Next we investigated the TGFβ/Gadd45b signaling pathway in RGCs in vivo. We first assessed for the presence of TGFβ receptors in retina in vivo. Figures 3A and 3B demonstrate that TGFβ receptor I and TGFβ receptor II were present predominantly in the retinal ganglion cell layer in adult mouse retina. 
Figure 3. 
 
TGFβ signaling induced Gadd45b expression in RGCs in vivo. Immunohistochemical labeling for TGFβ receptor I (A) and II (B) (arrows) predominated in the retinal ganglion cell layer in adult murine retina. (CE) Gadd45b protein was detected in the retinal ganglion cell layer in control eyes injected with saline (C) and markedly increased following treatment with TGFβ1 (D, arrows). (EI) Double-labeling for Gadd45b (green) (E) and Thy1.1 (red) (F) demonstrated co-localization (yellow) of Gadd45b and Thy1.1 in RGCs (H) after treatment with TGFβ1. (G) Nuclear stain and (I) negative control. ([AD, I], ×400; EH, ×800). (J) Immunoblot for Gadd45b showed increased Gadd45b following exposure to TGFβ1. (K) Quantitative RT-PCR demonstrated increased Gadd45b mRNA concentrations in retinas exposed to TGFβ1 for 2 and 6 hours. Values are mean ± SEM of three independent experiments. *P < 0.05.
Figure 3. 
 
TGFβ signaling induced Gadd45b expression in RGCs in vivo. Immunohistochemical labeling for TGFβ receptor I (A) and II (B) (arrows) predominated in the retinal ganglion cell layer in adult murine retina. (CE) Gadd45b protein was detected in the retinal ganglion cell layer in control eyes injected with saline (C) and markedly increased following treatment with TGFβ1 (D, arrows). (EI) Double-labeling for Gadd45b (green) (E) and Thy1.1 (red) (F) demonstrated co-localization (yellow) of Gadd45b and Thy1.1 in RGCs (H) after treatment with TGFβ1. (G) Nuclear stain and (I) negative control. ([AD, I], ×400; EH, ×800). (J) Immunoblot for Gadd45b showed increased Gadd45b following exposure to TGFβ1. (K) Quantitative RT-PCR demonstrated increased Gadd45b mRNA concentrations in retinas exposed to TGFβ1 for 2 and 6 hours. Values are mean ± SEM of three independent experiments. *P < 0.05.
We further assessed whether exogenous TGFβ1 could induce Gadd45b expression in RGCs in vivo. Weak baseline expression of Gadd45b was present in the retinal ganglion cell layer of control eyes (Fig. 3C). In eyes treated with TGFβ1 for 24 hours (Figs. 3D–H), robust labeling of Gadd45b was detected in the ganglion cell layer. To confirm the localization of Gadd45b to RGCs, retinas were double labeled with Gadd45b (Fig. 3E) and the RGC cell marker Thy1.1 (Fig. 3F). As shown in Figure 3H, co-localization of Gadd45b and Thy1.1 indicated that RGCs expressed Gadd45b in response to TGFβ1 treatment in vivo. A marked increase in Gadd45b protein was detected by immunoblot analysis in retinas treated with TGFβ1 for 24 hours, and the effect persisted to 48 hours (Fig. 3J). Gadd45b mRNA expression was assessed by quantitative RT-PCR following treatment with TGFβ1. An increase in Gadd45b mRNA was detected in treated retinas by 2 hours after intravitreal injection of TGFβ1, and the effect persisted to at least 6 hours (Fig. 3K). These data suggest that TGFβ signaling induces Gadd45b expression in RGCs in vivo. 
Induction of Gadd45b Expression via NFκB
NFκB activation is an integral component of the TGFβ signaling pathway and regulates activity of the promoter modulating the Gadd45b gene in non-neuronal cells. 19 We sought to determine whether TGFβ1 induces Gadd45b through activation of NFκB in RGCs. TGFβ1 stimulated phosphorylation of NFκB in RGC5 within 10 minutes of treatment and the activation of phosphorylation persisted to at least 30 minutes (Fig. 4A). Two specific NFκB inhibitors, SN50, which directly inhibits the nuclear translocation of NFκB, and Bay11-7085, which selectively inhibits phosphorylation of IκBα, were used to confirm the induction of Gadd45b expression via the activation of NFκB. Inhibition of the activation of NFκB by SN50 or Bay 11-7085, respectively, blocked the upregulation of Gadd45b mRNA transcription by TGFβ1 (Fig. 4B). These results suggest that TGFβ1 induces Gadd45b gene expression via NFκB activation.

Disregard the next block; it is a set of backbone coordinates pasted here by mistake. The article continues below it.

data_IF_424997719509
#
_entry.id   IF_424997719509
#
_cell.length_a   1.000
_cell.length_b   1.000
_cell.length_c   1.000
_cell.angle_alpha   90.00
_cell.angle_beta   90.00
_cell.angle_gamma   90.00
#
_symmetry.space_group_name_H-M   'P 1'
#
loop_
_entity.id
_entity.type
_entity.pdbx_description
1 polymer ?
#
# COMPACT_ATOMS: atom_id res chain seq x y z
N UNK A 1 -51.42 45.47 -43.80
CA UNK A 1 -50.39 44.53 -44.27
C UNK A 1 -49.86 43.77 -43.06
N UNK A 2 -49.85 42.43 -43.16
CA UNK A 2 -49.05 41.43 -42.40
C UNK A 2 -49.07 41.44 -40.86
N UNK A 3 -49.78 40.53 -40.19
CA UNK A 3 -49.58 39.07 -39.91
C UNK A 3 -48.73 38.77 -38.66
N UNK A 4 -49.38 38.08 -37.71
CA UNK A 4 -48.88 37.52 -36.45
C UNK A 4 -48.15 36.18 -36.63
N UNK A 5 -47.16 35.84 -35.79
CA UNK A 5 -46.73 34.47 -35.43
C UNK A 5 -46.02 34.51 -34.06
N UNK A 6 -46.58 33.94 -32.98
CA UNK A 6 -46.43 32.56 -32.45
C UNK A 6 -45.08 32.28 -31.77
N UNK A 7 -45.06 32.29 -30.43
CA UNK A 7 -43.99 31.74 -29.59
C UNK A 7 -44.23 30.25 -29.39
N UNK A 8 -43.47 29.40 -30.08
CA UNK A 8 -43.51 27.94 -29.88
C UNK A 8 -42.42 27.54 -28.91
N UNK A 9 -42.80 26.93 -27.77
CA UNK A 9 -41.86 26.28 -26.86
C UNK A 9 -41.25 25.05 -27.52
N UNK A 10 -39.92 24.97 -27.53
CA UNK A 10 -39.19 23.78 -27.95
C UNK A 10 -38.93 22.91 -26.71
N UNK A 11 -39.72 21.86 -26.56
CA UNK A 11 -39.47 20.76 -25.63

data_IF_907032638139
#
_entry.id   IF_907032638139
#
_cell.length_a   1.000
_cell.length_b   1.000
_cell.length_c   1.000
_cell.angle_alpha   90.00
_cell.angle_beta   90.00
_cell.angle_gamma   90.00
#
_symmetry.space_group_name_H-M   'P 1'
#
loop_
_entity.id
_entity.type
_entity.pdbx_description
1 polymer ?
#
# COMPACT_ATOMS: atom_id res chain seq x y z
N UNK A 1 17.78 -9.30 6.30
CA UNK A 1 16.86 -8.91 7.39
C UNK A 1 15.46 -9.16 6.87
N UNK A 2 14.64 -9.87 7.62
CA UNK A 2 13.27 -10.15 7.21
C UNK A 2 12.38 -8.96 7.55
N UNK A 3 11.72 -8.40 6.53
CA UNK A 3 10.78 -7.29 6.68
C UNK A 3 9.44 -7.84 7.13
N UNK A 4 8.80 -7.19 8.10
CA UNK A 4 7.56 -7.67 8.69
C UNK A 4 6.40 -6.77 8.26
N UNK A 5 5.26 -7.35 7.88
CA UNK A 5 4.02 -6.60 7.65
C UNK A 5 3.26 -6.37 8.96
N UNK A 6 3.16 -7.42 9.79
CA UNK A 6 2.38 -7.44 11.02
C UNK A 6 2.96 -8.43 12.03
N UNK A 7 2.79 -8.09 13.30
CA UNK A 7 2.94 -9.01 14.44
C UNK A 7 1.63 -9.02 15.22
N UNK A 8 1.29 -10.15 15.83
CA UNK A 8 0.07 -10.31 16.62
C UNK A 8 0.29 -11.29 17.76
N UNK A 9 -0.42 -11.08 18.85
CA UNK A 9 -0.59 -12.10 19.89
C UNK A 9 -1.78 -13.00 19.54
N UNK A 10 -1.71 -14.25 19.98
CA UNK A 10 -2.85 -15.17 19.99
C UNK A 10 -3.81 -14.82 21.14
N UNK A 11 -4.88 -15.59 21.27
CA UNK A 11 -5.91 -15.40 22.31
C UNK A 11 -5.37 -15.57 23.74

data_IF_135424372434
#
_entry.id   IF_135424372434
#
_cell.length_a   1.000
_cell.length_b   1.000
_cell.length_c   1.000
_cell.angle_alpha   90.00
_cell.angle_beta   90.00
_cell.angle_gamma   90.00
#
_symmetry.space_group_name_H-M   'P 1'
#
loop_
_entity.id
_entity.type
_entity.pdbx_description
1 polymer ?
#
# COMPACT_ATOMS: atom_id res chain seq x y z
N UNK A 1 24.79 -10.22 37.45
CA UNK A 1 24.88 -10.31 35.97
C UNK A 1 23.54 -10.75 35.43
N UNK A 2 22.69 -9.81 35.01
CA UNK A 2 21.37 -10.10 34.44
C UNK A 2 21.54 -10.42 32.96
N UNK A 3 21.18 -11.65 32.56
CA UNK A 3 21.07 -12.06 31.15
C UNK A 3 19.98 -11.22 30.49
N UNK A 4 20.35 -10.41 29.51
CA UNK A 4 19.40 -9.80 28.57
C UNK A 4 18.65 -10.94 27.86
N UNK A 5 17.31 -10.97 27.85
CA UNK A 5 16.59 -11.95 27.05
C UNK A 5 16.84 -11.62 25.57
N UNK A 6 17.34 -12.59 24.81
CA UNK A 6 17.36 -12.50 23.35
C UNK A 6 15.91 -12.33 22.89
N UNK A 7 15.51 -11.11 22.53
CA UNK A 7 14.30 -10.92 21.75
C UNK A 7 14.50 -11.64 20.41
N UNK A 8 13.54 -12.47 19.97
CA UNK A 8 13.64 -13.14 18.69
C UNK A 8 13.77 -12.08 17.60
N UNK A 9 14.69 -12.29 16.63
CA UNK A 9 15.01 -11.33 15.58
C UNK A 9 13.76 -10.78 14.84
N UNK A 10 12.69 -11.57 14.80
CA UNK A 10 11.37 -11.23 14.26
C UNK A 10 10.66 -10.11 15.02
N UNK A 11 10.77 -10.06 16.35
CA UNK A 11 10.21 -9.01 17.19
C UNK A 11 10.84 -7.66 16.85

Figure 4. 
 
TGFβ induced Gadd45b through activation of NFκB in vitro and in vivo. (A) Immunoblot for phosphorylated NFκB (p-NFκB) showed increased p-NFκB in RGC5 treated with TGFβ for 10 and 30 minutes. (B) Quantitative RT-PCR demonstrated that upregulation of Gadd45b mRNA by TGFβ1 was blocked by a p-NFκB inhibitor, SN50, and by the p-IκB inhibitor, Bay11-7085. Values are mean ± SEM of three independent experiments. *P < 0.05. (C, D) In comparison with control retinas (C), immunohistochemical labeling for p-NFκB was increased in intensity and localized to the cytoplasm and nuclei of cells in the RGC layer following intravitreal injection of TGFβ1. The inner plexiform layer and a lesser population of cells in the inner nuclear layer were also positive for p-NFκB (D) (×400). (E) Immunoblot assays showed an increase in p-NFκB in retinas exposed to TGFβ1 for 30 minutes.
Figure 4. 
 
TGFβ induced Gadd45b through activation of NFκB in vitro and in vivo. (A) Immunoblot for phosphorylated NFκB (p-NFκB) showed increased p-NFκB in RGC5 treated with TGFβ for 10 and 30 minutes. (B) Quantitative RT-PCR demonstrated that upregulation of Gadd45b mRNA by TGFβ1 was blocked by a p-NFκB inhibitor, SN50, and by the p-IκB inhibitor, Bay11-7085. Values are mean ± SEM of three independent experiments. *P < 0.05. (C, D) In comparison with control retinas (C), immunohistochemical labeling for p-NFκB was increased in intensity and localized to the cytoplasm and nuclei of cells in the RGC layer following intravitreal injection of TGFβ1. The inner plexiform layer and a lesser population of cells in the inner nuclear layer were also positive for p-NFκB (D) (×400). (E) Immunoblot assays showed an increase in p-NFκB in retinas exposed to TGFβ1 for 30 minutes.